Russia’s March 17 annexation of Crimea capped nearly two decades of increasingly fractious Russian-Ukrainian relations, punctuated by rising tensions over Russia’s lease of Sevastopol and natural gas transit and cost issues. The election of the pro-Russian Viktor Yanukovych as president in March 2010 seemed to presage a more stable relationship with Russia, but his ouster four years later and Russia’s subsequent takeover of Crimea have sent relations between Kyiv and Moscow to their worst level since the breakup of the USSR. While Russia’s actions have now resolved the issue of Sevastopol and, in acquiring the majority of the Ukrainian Navy, given Russia the most powerful fleet on the Black Sea, they have raised concerns in NATO about possible further Russian intentions and led the West toward imposing sanctions, which, if strengthened, could negatively impact Russian energy exports to Europe via Ukraine. It remains to be seen for how long the Black Sea Fleet’s new regional superiority will remain unchallenged, or whether it will remain a short-term tactical triumph with future negative strategic consequences.
In the interim, the naval balance of power in the Black Sea has noticeably tilted toward Russia and in the future may change even more with the recent announcement by Russian Navy commander-in-chief Admiral Viktor Chirkov that the Black Sea Fleet over the next six years will be bolstered by the arrival of 30 new warships. The virtual disappearance of Ukraine’s Black Sea fleet and the United States’ increased naval role as a guarantor of the maritime security of Ukraine after Crimea entail a whole new set of challenges for NATO in the Black Sea region unseen by the great powers since the Crimean War. Under sanctions, it remains to be seen whether Russia will be able to adhere to its naval shipbuilding program to significantly bolster its Black Sea Fleet. For the time being, however, Moscow has a much greater naval posture in the region that will require a new set of thinking in Brussels and Washington concerning the future of NATO’s troubled Black Sea flank.
The Geostrategic Shift in the Black Sea After the Annexation of Crimea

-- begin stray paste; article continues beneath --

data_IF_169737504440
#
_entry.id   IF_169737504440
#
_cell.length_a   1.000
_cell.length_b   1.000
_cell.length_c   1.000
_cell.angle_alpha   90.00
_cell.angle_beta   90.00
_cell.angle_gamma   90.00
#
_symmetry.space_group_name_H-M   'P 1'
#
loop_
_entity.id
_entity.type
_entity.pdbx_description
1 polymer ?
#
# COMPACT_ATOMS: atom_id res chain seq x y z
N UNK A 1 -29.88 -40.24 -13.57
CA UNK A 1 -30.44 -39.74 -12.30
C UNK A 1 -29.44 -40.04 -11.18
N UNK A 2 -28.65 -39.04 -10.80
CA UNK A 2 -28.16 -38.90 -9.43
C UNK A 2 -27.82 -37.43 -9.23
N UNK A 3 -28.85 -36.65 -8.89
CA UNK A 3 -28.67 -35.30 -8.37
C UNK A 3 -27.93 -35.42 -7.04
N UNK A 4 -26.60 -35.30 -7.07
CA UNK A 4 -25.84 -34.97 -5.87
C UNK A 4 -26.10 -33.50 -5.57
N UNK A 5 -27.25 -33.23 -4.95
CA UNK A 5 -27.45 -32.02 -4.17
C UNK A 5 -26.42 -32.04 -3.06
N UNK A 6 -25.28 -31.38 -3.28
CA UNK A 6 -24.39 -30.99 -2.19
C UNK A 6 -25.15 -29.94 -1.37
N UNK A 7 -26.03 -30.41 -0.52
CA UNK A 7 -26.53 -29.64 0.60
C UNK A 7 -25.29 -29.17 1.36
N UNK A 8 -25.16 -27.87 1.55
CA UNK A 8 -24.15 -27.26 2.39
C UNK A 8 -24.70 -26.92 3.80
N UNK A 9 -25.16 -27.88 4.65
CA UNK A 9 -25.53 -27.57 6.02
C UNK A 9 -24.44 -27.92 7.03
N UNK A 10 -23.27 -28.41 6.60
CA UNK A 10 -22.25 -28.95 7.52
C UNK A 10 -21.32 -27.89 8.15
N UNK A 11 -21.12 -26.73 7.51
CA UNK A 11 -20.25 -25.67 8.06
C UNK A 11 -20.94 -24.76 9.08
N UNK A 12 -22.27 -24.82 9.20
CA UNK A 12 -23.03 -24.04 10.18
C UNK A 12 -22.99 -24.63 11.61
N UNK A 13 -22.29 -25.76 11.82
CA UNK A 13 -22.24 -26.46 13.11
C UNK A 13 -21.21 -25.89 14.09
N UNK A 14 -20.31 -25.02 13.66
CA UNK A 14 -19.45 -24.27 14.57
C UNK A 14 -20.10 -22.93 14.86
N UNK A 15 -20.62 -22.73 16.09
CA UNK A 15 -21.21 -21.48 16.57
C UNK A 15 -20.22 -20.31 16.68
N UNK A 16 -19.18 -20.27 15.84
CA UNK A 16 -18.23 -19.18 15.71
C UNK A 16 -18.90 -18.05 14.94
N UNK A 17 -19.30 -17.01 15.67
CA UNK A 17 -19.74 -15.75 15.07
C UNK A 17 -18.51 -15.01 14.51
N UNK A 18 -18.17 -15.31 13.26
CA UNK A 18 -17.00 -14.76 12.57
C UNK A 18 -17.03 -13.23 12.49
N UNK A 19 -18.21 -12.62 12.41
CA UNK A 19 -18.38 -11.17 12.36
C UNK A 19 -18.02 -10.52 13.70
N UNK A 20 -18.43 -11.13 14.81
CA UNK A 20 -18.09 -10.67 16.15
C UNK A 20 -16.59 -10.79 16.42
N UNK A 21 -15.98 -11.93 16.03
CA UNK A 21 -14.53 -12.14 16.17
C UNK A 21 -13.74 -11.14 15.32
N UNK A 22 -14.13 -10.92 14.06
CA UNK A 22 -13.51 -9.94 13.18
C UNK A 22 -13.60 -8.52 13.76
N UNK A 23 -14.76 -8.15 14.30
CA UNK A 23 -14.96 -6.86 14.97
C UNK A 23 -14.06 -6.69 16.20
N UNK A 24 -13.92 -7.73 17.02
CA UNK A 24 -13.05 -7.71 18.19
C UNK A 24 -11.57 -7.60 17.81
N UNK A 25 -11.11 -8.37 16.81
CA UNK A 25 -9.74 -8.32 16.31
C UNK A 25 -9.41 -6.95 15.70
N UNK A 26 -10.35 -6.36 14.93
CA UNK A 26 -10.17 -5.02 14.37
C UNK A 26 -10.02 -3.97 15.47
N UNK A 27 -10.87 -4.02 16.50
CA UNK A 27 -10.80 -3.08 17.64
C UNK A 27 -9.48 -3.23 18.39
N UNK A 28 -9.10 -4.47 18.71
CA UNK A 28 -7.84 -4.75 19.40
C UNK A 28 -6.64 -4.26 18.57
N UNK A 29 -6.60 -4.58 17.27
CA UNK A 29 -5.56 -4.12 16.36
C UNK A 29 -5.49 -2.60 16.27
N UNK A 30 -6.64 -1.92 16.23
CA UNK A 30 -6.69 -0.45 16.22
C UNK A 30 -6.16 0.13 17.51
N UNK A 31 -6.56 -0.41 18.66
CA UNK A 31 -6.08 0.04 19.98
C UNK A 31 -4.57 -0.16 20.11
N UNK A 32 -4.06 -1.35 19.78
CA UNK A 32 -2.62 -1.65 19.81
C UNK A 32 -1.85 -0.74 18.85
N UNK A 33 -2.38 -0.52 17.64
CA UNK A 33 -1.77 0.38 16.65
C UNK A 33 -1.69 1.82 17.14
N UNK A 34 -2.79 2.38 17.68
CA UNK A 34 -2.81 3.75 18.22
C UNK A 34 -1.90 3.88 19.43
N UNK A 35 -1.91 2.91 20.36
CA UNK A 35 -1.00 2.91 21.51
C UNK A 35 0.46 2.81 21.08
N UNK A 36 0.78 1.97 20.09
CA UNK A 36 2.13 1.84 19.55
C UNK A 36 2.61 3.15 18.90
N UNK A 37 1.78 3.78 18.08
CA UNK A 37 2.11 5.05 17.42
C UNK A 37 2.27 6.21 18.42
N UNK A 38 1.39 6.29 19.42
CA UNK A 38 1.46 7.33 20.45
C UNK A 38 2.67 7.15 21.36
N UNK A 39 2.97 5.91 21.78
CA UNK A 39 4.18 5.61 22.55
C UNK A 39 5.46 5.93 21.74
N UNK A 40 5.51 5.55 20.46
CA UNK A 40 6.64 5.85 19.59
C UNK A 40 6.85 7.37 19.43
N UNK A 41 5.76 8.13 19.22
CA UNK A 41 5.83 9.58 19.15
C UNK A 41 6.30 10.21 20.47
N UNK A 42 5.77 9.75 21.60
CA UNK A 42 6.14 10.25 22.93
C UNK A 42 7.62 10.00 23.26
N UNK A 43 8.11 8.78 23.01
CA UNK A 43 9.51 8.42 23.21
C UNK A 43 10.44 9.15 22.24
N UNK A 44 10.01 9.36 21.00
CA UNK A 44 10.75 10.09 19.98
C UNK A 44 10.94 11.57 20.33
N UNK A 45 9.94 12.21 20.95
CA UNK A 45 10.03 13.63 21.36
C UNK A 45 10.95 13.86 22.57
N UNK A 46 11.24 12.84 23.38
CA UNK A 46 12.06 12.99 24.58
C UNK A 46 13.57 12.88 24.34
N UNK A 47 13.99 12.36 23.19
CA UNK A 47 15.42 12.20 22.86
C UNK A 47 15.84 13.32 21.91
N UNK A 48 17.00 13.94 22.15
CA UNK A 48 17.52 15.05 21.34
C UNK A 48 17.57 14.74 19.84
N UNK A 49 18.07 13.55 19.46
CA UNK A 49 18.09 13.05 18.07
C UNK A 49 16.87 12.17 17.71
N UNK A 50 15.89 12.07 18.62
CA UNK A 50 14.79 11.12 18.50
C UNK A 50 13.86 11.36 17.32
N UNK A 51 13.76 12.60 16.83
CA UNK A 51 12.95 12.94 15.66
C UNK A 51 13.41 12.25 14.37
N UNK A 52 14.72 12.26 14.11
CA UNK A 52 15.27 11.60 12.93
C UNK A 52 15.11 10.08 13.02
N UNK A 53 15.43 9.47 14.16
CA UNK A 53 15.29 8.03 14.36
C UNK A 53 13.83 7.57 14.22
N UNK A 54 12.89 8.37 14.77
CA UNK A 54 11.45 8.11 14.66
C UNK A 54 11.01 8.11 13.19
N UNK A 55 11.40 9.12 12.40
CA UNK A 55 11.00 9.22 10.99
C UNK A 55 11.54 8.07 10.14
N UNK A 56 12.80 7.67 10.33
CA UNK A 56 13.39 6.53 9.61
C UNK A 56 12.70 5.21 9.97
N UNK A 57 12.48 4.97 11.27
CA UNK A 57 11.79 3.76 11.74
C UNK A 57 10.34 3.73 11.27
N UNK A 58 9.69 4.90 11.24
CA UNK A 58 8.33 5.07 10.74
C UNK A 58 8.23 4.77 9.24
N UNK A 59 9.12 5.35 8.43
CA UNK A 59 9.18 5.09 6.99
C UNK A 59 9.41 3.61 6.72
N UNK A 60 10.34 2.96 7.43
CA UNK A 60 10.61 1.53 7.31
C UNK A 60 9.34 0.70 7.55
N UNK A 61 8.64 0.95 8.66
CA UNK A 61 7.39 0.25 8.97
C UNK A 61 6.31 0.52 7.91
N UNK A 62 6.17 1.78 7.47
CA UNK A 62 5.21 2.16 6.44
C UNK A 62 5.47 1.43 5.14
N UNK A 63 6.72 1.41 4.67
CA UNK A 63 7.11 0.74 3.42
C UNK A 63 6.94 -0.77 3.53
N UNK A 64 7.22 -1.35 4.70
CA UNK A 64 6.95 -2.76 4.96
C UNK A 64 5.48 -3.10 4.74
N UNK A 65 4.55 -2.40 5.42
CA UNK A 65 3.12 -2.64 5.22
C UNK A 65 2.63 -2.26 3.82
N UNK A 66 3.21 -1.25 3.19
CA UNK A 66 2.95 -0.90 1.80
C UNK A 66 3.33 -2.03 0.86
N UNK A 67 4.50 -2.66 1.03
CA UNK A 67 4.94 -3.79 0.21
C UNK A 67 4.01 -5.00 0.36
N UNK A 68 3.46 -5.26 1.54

Ever since the 1991 collapse of the USSR, the Russian Navy’s lease of Sevastopol as a base for the Black Sea Fleet (BSF) remained a lightning rod for Ukrainian nationalism. On April 21, 2010, the Ukrainian and Russian parliaments ratified the extension of Russia’s lease of Sevastopol for 25 years after the current lease expires in 2017. Former Ukrainian President Viktor Yushchenko told a press conference, “What happened in the Supreme Rada is a military usurpation; I am convinced that this is not the end, while former Prime Minister Yulia Tymoshenko said the agreement violated the Ukrainian Constitution, which forbade the country from hosting foreign military bases after 2017 and urged Ukrainians to overthrow the Yanukovych administration” (RIA Novosti, April 21, 2010). In Sevastopol, NOMOS Bank’s Center for Black Sea Security Studies Director Sergiy Kulyk said, “For Ukraine, the Black Sea Fleet is like a cancer that will grow larger and more dangerous until 2042” (ISN Security Watch, September 15, 2010). Russia was also not happy with the agreement, as it was unable to remove restrictions dating from the 1997 lease, which limited the size of the BSF by only allowing for ship-for-ship swaps, in which Russia could only replace old warships with similar ones. The same day the renewed lease was announced, Russia reported its plans to buy two Mistral-class amphibious assault ships from France. The BSF’s 25 warships made it the second smallest fleet in Russia’s five naval organizations, outnumbering only the Caspian Sea Flotilla. 
Russia’s annexation of Crimea has altered the Black Sea Fleet’s future, however. On May 13, Russian Navy commander-in-chief Admiral Viktor Chirkov stated that the Black Sea Fleet will receive 30 new warships over the next six years, following an earlier statement by Defense Minister General Sergei Shoigu that the BSF will receive more than $2.3 billion in developmental funding by 2020 (ITAR-TASS, May 13). Their final deployment is uncertain, as some support vessels are slated for stationing in the Sea of Azov and may be more of a statement of posturing rather than a new naval reality.
In addition to Sevastopol, the finest natural harbor in the Black Sea, Russia also acquired the former Crimean Ukrainian naval bases of Novoozerne on Donuzlav Bay, Myrnyi (Donuzlav Lake), Saky, Balaklava and a marine infantry base at Feodosiia.